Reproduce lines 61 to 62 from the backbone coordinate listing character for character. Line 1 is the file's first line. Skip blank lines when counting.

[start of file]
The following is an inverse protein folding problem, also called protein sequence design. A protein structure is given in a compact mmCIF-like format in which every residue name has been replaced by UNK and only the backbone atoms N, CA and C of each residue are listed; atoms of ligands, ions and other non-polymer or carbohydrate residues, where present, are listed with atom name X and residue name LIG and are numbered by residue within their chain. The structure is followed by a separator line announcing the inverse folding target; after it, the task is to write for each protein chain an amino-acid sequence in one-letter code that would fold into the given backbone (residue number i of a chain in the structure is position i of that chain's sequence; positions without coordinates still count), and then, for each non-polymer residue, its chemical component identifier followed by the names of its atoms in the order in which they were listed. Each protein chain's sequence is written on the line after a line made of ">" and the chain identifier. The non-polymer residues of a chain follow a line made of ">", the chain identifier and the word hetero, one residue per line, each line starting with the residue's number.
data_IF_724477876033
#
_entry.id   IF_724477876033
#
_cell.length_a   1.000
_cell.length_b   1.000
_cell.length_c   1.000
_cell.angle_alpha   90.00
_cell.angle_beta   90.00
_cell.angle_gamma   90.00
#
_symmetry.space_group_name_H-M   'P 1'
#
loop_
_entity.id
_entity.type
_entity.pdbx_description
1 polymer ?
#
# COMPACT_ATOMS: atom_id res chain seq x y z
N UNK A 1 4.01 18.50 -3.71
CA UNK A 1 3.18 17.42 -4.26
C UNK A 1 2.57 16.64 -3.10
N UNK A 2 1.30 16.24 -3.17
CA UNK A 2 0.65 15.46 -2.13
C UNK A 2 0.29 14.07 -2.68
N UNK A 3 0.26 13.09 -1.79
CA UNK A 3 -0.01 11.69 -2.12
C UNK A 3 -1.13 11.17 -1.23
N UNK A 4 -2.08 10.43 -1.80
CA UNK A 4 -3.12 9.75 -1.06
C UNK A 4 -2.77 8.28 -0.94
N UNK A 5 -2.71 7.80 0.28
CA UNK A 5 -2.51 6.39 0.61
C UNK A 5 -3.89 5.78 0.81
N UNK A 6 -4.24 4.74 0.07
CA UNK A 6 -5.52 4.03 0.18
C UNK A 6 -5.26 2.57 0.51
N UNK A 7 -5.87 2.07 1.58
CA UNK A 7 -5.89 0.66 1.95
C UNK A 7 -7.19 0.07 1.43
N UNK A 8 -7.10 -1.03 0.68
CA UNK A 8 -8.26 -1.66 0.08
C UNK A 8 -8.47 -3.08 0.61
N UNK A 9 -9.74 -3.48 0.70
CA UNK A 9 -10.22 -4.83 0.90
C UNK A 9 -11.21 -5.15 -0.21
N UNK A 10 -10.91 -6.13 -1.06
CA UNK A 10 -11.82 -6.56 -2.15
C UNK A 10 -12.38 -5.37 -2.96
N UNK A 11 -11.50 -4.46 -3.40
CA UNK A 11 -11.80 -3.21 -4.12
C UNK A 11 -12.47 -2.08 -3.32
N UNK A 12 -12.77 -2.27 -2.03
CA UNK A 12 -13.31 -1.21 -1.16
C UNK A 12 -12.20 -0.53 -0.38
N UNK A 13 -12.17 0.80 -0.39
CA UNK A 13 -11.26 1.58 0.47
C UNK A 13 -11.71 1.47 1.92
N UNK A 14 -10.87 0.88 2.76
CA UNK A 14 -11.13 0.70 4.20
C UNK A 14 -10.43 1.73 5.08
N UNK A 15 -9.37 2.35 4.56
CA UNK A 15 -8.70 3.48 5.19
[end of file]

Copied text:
N UNK A 14 -10.87 0.88 2.76
CA UNK A 14 -11.13 0.70 4.20